Behind the Dollar's Drubbing Is a Catalog of Excuses
A Google search for the phrase "death of the dollar" produces about 168 million results in less than half a second, including articles, YouTube videos and books all predicting the demise of the U.S. currency. The greenback seems to have few friends.
After slumping against every major currency apart from the Brazilian Real last year, the dollar has started the first two trading weeks of 2018 by taking a renewed beating on the foreign exchange market.
The justifications for its weakness, though, seem to be excuses rather than reasons. There's the threat of a U.S. government shutdown. There's a pick-up in core inflation, as evidenced by Friday's figures. There are concerns that U.S. fourth-quarter earnings will disappoint. And there's the resurgence in the euro zone economy, which is giving the common currency a boost.
Except…the threat of a U.S. government shutdown is omnipresent, and has become something of an annual circus. Faster inflation has helped drive two-year Treasury yields to 2 percent, which should attract investors away from the negative 0.6 percent levels prevailing on comparable German notes. A weaker dollar should boost profit for U.S. exporters. And economists are predicting the U.S. economy will grow by 2.6 percent this year, still outstripping the euro zone's 2.2 percent forecast.
Lurking in the background are worries about a trade war between the U.S. and China. China's trade surplus with the U.S. rose by 13 percent to 1.87 trillion yuan ($291 billion) last year, according to China's customs administration.
But with the yuan climbing to its strongest against the dollar in two years, the risk of U.S. President Donald Trump making good on his campaign threat to label China a currency manipulator seems remote, especially since he backed away from that stance in April.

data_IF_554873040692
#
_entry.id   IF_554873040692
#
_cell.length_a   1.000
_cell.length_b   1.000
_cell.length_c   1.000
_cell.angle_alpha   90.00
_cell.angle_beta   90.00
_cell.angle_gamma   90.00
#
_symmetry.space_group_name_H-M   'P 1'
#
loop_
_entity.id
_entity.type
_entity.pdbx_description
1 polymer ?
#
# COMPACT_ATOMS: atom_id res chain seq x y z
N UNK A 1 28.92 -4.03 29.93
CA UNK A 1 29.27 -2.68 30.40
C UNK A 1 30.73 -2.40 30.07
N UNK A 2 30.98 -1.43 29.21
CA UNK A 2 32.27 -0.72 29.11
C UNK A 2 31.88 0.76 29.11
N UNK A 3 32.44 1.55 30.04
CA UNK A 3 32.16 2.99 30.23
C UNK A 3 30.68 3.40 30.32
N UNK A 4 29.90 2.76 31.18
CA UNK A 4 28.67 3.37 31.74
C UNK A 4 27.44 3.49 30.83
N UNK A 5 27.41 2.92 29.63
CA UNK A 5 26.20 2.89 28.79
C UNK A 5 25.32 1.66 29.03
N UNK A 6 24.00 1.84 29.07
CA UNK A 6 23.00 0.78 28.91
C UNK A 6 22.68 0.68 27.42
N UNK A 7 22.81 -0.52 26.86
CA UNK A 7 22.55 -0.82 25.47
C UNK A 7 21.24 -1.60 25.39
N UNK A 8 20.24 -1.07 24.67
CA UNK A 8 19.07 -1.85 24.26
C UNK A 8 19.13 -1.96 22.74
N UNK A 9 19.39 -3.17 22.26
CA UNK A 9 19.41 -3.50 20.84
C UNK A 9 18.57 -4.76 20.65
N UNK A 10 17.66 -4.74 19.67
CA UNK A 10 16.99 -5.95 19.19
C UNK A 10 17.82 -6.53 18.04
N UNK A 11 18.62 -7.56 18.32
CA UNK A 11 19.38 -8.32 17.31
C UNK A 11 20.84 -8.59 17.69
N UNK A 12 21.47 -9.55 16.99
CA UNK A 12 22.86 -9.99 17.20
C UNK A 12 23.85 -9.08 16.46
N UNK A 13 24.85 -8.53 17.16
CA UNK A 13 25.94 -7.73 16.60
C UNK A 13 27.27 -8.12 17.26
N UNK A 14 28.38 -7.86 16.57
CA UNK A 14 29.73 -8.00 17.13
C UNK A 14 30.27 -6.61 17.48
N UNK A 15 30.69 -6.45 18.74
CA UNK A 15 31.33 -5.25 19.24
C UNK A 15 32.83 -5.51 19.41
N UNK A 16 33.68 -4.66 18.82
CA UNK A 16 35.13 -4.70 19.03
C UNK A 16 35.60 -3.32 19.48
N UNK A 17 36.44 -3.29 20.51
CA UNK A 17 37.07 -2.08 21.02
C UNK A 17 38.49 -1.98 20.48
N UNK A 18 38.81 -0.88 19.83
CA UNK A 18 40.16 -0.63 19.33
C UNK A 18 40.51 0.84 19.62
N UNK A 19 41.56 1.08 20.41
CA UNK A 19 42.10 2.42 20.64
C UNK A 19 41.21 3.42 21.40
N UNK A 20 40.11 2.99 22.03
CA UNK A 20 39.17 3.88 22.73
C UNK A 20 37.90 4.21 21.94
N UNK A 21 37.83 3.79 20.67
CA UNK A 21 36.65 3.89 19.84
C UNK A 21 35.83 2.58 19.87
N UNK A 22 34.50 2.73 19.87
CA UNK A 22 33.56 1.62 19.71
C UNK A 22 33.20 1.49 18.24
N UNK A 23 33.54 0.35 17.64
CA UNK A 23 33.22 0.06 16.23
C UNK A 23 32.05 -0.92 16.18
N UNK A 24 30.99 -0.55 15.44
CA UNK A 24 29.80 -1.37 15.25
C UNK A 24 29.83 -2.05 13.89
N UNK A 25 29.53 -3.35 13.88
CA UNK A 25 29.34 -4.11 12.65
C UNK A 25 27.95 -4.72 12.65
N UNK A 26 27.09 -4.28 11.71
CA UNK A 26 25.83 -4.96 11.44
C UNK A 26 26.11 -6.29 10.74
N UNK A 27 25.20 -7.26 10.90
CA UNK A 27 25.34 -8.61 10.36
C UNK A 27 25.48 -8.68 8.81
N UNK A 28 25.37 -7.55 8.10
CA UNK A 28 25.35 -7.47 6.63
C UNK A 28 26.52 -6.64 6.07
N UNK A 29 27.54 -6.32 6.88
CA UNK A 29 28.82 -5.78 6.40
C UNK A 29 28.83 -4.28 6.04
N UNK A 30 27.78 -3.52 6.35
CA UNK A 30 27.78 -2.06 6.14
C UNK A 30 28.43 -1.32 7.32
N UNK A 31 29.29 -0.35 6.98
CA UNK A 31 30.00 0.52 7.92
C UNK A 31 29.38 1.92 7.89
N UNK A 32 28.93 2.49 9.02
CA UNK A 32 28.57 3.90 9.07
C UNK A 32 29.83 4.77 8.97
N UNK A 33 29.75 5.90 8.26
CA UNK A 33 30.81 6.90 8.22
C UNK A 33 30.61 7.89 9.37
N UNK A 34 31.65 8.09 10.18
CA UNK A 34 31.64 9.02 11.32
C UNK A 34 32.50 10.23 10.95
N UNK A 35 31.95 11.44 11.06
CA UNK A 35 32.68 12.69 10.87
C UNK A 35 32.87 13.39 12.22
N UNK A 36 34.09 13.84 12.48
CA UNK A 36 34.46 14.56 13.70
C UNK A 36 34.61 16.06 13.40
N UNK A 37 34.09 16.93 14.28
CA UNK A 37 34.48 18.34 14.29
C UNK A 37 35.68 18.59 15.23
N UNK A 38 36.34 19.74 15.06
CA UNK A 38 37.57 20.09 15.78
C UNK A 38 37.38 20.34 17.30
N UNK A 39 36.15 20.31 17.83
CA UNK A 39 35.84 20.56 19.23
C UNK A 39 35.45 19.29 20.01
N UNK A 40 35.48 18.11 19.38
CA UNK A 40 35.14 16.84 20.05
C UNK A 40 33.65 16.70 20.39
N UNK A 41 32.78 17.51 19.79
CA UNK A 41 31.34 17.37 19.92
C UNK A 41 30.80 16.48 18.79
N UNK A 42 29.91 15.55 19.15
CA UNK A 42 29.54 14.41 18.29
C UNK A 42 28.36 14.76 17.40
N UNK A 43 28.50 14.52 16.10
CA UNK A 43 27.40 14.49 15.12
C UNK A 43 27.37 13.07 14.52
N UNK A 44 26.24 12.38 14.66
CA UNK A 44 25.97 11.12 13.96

On Monday, Bundesbank board member Andreas Dombret revealed that the German central bank has decided to add the Chinese yuan to the currencies it uses in its foreign reserves. The yuan's share of global transactions on the world's main network, however, remains miniscule.
China's currency accounted for just 1.75 percent of transactions across the SWIFT network in November, down from an average in the past three years of almost 2 percent. The euro, meantime, is stuck with about a third of the market, after surpassing 40 percent for most of 2011 and 2012.
And while the dollar's 39 percent share is its lowest since February 2014, it's bang in line with its six-year average and up from less than 30 percent for most of the first half of 2012.
So for now, the dollar remains the currency of first choice for international transactions. Despite its current market weakness, reports of the death of the dollar remain greatly exaggerated.
To contact the editor responsible for this story:
Jennifer Ryan at firstname.lastname@example.org